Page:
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Publishing Your Book on Amazon

  1. You've written a book. What do you do with it now?
  2. Publishing your book is easy with Amazon
  3. Money matters
  4. Reviews and Author Central
  5. And you thought all the hard work was over when you wrote “The End.”

You've written a book. What do you do with it now?

Done, down, dusted.

All the late nights tapping away at the keyboard are over, the scrunched-up notes in the paper bin have been taken away and the broken vows to never drink coffee again have faded into well-rested mornings.

You have a book. But what to do with it now? Find an agent to represent you and your brainchild? Start writing again, but this time query letters to publishing houses? Wait with bated breath until they discover you in the slush pile of submitted manuscripts? Or take matters into your own hands and decide to self-publish?

Self-publishing is a term that scares many writers, especially new ones. For some, self-publishing may incorrectly seem like vanity publishing, a term that applies when you pay unscrupulous houses to publish for you.

For others, the fear of self-publishing may be related to concerns about how you actually go about putting your book on Amazon as a Kindle book or paperback.

If you're in the latter category, you're in luck. Thousands of writers upload their manuscripts on Amazon and other self-publishing sites (such as Lulu or Kobo) every day. Some even do exceptionally well!

But, more importantly, all writers who self-publish have the pleasure of seeing the results of their work in public view.

Publishing your book is easy with Amazon

Amazon makes first-time forays into the world of self-publishing easier with its clear guidelines. Like it or not, the hard work of writing your book is now going to be replaced by the hard work of marketing.

To get started, head to Kindle Direct Publishing and sign up. You can use your Amazon login if you have one. Then click "create new title" and you are on your way!

Add your ebook details

The first step in adding your book is filling in a form that gives Amazon information about where to put it within their huge library. You will be asked what category your book belongs to. Is it Romance, Mystery, Thriller, Self-Help? Selecting the most appropriate category will help the reader find your book more easily. Have you decided which genre your book best fits into? Is your book going to be part of a series? Take your time with these details. Don't be afraid to browse Amazon and research other books in your genre.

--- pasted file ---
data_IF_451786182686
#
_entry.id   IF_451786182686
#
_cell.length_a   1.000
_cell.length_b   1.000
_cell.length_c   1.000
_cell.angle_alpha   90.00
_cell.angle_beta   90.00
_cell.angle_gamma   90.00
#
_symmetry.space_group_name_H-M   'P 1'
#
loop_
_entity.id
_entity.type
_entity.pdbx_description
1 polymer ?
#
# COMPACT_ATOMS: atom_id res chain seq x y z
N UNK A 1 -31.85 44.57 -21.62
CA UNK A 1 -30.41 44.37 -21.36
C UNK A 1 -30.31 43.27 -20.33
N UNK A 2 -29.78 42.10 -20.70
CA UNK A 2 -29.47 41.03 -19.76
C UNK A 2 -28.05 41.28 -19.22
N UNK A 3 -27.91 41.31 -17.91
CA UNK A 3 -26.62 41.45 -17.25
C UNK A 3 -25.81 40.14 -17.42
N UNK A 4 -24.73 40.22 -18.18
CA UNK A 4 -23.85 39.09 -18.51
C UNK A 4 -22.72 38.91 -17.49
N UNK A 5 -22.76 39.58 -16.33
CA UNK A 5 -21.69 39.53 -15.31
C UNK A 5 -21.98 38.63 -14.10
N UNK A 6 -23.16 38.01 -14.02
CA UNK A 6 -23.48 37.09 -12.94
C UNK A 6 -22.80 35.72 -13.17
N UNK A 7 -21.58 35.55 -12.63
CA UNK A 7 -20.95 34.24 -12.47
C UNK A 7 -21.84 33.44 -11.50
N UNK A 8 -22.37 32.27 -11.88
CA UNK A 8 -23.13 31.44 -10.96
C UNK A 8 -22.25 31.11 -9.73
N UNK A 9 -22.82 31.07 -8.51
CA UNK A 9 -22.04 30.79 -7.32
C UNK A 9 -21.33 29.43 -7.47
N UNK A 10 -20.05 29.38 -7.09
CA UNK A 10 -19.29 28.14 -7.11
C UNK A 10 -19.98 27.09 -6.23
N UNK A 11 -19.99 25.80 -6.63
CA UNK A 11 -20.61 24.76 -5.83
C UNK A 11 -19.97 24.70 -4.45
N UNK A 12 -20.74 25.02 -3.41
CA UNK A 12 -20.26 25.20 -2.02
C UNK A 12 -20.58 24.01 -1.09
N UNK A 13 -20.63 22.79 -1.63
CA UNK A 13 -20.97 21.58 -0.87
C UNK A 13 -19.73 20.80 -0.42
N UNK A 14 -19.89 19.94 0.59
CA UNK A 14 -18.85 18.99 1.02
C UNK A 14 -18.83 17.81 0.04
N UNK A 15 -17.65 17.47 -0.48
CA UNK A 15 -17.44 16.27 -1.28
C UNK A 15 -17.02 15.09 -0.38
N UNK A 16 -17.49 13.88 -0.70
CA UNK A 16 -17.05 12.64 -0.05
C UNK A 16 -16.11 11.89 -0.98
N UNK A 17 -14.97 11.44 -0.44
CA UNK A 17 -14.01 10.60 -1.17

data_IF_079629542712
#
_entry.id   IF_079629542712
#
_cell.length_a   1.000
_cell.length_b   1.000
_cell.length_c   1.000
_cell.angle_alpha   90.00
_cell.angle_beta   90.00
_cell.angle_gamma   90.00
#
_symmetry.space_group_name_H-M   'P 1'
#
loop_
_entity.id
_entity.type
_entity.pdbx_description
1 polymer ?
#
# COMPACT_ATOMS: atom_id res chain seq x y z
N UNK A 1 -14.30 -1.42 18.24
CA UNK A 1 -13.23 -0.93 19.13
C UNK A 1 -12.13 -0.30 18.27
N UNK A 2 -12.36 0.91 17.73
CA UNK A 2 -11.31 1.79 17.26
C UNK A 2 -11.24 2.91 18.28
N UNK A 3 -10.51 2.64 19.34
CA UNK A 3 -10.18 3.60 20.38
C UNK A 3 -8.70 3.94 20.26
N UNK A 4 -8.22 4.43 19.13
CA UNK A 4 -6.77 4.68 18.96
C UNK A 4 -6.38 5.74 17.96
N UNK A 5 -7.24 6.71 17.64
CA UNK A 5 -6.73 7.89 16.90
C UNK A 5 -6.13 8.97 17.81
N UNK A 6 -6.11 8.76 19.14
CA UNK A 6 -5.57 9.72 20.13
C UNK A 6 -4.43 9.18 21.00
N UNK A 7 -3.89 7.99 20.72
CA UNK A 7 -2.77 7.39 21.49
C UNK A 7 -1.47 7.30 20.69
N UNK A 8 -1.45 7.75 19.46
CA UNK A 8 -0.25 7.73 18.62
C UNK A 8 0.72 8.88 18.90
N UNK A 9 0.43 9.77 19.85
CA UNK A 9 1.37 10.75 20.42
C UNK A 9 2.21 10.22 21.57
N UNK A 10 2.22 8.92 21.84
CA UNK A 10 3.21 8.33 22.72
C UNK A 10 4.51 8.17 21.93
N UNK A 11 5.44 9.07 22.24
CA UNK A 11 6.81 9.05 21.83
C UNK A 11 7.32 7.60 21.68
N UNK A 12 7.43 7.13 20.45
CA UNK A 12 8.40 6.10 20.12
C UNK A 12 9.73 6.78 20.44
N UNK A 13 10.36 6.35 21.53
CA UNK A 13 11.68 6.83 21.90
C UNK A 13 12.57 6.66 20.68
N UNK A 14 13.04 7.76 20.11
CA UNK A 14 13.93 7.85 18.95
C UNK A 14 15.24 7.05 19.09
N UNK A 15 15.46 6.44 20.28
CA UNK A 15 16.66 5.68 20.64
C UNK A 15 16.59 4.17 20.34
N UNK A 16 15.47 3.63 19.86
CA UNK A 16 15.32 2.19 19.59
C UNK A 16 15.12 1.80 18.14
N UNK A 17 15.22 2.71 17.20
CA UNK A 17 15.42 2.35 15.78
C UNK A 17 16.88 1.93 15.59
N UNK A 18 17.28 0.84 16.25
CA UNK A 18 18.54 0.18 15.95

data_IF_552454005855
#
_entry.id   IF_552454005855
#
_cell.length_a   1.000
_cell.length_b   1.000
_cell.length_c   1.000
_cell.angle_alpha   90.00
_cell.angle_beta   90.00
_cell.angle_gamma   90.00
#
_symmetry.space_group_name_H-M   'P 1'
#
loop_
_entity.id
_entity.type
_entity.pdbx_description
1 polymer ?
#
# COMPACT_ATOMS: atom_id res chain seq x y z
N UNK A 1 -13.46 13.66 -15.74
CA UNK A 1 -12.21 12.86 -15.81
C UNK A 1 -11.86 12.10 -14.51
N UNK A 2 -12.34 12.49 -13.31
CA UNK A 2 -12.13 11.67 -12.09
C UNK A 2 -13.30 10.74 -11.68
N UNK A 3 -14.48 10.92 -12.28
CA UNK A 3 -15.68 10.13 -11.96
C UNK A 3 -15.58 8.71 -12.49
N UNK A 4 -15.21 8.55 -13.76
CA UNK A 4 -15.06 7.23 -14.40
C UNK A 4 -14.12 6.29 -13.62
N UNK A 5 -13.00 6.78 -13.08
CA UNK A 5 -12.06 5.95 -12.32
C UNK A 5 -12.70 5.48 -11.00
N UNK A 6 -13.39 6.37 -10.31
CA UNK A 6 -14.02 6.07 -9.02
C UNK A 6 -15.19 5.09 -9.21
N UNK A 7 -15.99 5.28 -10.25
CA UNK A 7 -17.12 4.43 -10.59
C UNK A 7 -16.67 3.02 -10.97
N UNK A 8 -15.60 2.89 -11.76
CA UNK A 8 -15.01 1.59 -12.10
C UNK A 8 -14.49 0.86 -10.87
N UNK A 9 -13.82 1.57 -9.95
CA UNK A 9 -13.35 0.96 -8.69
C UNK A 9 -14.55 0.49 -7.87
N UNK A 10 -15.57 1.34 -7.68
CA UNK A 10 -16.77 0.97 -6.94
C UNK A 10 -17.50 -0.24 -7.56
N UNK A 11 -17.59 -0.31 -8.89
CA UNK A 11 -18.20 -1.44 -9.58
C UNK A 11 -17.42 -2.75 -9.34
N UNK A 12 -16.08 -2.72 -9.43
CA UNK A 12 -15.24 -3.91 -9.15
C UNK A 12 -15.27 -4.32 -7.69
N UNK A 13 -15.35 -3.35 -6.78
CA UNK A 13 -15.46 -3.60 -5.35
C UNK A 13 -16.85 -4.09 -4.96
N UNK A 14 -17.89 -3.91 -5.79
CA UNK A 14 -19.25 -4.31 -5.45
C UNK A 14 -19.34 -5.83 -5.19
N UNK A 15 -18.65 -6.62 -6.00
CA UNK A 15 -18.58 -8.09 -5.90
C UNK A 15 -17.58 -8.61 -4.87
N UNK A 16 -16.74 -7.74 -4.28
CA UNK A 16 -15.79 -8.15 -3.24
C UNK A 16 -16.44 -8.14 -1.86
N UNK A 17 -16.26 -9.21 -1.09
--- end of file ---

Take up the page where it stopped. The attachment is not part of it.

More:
The description field is where you enter the all-essential blurb; that little piece you see on the back of a book or Amazon's detail page about your book. It may well be more difficult to write than the book itself. You want to whet the prospective reader’s interest in your book. But you can’t tell them the story. That would leave them with no reason to buy the book. Consider your blurb as a teaser. Throw out enough to make the buyer want to know more about your story and its characters, but not enough to spoil the fun of discovery for the reader.

Another essential element on this page is keywords. These will help you find your readers. If your book is romance include something like “Regency Romance,” Modern Romance,” or even “Erotic Romance”. But also try be specific and find the keywords that set your book apart from the others. If your book takes place in New Orleans, include that. You never know who will be looking for fiction set in a specific place. If your main character has a disability and this is a key element to your story, include that here. Imagine your ideal reader. What are they likely to type when they are searching for their next great read.

Upload your manuscript

Hopefully by this stage you have already formatted your book for Kindle, but if not, don't worry. KDP provides a Simplified eBook Formatting Guide that can help make things easier.

Alternatively you can download Kindle Create, a fantastic little piece of software that does most of the work for you.

With the manuscript in the system, you will be invited to preview it. At this point, you will be able to see what your book will look like as an actual Kindle book and be free to make any changes you want.

Upload or create your cover

Next, your book needs a cover. If you have already designed it, you can upload the JPG or TIFF. If not, open the "Cover Creator” and Amazon will guide you through the system.

People do judge books by their covers, and so this step is worth spending some time on.

Money matters

All that work and it is finally time to talk about money! Let’s look at the Amazon payment system. Any book priced at $2.99 or over generates a profit of 70% for each sale of the book. Priced under that figure, the book will yield you 35% profit. The question is how to price your book. You could follow the lead of other writers in your genre who are producing a book of similar length. Or you could follow the well-worn path of pricing at $0.99.

Here you have to do the maths. Should you enrol in Kindle Select, where you will be paid a measly cent or two for every page of your book that will be read free of charge? It might be worth it: this service, which is like Neflix for eBooks, allows people to get to know your name, they might relent and buy, they might even begin to wait for the next book from you. Your ambition at this juncture is to get your name out there and to get a foothold on the rankings ladder.